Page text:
Is Noise-Related Hearing Loss Permanent?

Loud speakers can cause noise-induced hearing loss that is permanent.

It’s extremely common for people to have hearing loss brought on by repeated exposure to loud noise. Your hearing can be permanently damaged if you spend a lot of time exposed to noise that is higher than 85 dB.

Exactly How Does Noise-Induced Hearing Loss Work?

This is a form of sensorineural hearing loss where hair cells in your inner ear are permanently damaged by noise.

A progressive degeneration of hearing, eventually leading to permanent hearing loss, develops when you are exposed to very loud noise over a long period of time. Instant damage can also happen if you are exposed to a burst of extremely damaging noise all at once.

Recreational and work activities are responsible for 17% of hearing loss in individuals between the ages of 20 and 69. Here are a few examples of noises that can lead to hearing loss:

  • Motorcycles
  • Chainsaws
  • Loud volume on earphones
  • Jet engines
  • Jackhammers
  • Busy Traffic
  • Sirens
  • Nearby fireworks

Is it Reversible?

There is presently no cure for noise-related hearing loss (although scientists are hard at work on it). If you’ve been subjected to a loud noise, you need to consult a doctor right away, because some of the long-term damage is caused by inflammation in the ear. If you could minimize the swelling you might be able to reduce some lasting damage. Waves of sound are transmitted to the brain by the little hair cells in the ear. If noise damages or destroys them, they won’t regenerate. So once they are gone, irreversible hearing loss is the consequence. Protecting your ears, then, should be a priority, and seeing a specialist if you’re currently having hearing trouble.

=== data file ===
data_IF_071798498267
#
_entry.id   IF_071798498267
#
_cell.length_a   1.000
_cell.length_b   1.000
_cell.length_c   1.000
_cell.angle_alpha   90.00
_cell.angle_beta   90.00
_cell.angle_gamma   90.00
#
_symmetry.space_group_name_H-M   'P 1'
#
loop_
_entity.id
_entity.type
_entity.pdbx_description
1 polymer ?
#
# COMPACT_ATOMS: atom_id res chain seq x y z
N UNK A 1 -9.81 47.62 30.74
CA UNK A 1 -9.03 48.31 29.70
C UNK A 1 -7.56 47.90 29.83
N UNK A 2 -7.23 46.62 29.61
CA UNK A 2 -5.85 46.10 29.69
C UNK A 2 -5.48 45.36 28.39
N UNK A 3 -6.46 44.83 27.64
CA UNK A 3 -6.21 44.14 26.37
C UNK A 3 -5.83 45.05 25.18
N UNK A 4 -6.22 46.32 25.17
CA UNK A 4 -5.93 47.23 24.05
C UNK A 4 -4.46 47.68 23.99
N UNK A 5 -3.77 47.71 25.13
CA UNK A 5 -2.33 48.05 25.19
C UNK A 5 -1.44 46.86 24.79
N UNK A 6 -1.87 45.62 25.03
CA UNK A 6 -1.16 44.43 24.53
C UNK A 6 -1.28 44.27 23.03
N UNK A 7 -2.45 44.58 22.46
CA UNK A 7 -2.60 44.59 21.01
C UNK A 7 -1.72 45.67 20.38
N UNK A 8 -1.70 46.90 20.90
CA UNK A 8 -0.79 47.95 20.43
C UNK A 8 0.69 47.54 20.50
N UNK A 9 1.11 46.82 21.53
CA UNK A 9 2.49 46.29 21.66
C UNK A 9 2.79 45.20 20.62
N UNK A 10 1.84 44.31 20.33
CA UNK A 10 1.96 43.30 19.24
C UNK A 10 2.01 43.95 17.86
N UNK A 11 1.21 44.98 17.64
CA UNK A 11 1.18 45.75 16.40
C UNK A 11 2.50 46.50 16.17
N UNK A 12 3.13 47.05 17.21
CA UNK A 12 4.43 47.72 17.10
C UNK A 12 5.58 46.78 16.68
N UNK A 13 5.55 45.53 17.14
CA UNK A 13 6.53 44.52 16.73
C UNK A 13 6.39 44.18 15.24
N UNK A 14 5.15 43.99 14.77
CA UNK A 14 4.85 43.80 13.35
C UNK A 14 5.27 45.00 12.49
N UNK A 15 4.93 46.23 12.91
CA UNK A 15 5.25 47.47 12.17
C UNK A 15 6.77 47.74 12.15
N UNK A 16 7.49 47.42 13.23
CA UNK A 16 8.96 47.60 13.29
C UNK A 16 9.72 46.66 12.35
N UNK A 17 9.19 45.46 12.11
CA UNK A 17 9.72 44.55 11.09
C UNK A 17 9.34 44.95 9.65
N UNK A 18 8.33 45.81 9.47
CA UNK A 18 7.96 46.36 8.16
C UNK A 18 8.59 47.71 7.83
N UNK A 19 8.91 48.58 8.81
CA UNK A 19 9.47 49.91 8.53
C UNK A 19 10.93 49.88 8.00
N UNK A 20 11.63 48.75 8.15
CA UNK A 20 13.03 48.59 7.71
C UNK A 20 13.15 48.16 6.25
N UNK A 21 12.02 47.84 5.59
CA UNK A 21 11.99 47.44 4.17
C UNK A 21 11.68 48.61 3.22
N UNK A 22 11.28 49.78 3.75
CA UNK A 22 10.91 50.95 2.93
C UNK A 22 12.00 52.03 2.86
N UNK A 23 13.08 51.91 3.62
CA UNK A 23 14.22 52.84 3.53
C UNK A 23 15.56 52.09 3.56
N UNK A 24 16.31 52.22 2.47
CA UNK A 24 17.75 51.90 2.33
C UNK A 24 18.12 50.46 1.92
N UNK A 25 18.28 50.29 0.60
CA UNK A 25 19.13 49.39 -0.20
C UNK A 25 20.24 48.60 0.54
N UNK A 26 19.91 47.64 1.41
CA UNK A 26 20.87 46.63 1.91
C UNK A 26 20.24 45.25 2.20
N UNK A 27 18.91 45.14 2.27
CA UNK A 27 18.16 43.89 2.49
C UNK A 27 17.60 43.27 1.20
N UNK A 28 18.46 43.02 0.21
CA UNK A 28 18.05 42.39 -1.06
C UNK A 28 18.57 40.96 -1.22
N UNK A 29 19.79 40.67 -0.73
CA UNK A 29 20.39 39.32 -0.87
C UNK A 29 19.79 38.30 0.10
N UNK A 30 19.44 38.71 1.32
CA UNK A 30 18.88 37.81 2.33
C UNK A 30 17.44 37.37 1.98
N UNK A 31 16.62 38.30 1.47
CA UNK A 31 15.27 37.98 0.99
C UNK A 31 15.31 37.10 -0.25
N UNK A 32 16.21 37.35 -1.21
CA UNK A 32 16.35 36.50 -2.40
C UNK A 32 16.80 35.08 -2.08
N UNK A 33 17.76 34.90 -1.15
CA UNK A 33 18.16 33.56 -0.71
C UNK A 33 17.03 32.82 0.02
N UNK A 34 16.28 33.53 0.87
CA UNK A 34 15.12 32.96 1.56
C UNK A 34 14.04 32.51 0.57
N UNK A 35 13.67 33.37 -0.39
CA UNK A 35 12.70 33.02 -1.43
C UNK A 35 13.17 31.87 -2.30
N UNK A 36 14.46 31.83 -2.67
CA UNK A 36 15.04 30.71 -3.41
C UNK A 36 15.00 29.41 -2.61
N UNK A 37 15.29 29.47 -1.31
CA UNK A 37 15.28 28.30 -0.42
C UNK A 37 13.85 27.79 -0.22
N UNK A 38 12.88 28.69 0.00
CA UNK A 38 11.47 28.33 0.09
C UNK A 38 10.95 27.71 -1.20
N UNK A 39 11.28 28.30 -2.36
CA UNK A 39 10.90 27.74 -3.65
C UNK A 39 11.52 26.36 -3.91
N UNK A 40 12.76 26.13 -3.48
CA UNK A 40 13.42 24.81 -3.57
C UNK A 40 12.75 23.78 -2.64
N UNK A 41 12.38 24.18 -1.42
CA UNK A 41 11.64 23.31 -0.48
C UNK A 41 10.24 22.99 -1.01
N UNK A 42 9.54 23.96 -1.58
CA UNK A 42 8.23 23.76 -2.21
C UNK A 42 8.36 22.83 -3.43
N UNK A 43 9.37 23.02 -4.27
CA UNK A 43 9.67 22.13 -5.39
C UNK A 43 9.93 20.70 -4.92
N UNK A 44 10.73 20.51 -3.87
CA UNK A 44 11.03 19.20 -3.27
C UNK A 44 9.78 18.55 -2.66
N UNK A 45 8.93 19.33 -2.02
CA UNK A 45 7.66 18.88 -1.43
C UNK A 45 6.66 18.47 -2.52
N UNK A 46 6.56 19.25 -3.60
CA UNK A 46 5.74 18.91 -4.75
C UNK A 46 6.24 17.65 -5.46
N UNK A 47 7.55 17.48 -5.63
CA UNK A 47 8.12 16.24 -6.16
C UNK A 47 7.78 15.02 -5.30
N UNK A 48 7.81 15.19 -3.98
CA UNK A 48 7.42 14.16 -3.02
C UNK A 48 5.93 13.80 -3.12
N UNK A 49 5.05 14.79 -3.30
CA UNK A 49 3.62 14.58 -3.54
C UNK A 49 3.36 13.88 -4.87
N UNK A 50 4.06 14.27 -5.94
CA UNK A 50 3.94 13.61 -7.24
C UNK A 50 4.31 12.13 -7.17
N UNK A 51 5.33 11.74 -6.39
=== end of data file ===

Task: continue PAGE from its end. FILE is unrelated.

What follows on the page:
Addressing The Problem With Research

There is currently no solution for this condition. But restoring noise-induced hearing loss is top priority for scientists. For instance, some studies are in clinical trials presently that are testing whether a drug can restore the growth of the little hairs in the ear. Age-induced hearing loss and loud noise can damage these hairs, but regrowth would help repair hearing if scientists are able to get the drug to work.

What Hearing Remains Needs to be Safeguarded

Noise related hearing loss can’t be cured but if you take certain steps to safeguard your ears, the hearing you have left can be protected into the future. You can:

  • When you’re at home, minimize your exposure to overly loud activities
  • If there are areas that regularly have loud noise – stay away from them
  • If you work in an industry that has consistently loud noise, use the recommended hearing protection
  • Whatever your hearing loss might be, hearing aids could be the solution
  • Get tested routinely

Really, it’s best to avoid exposure to loud noise by wearing hearing protection and keeping the volume down on all your devices. But if you are exposed, make an appointment for a hearing test.

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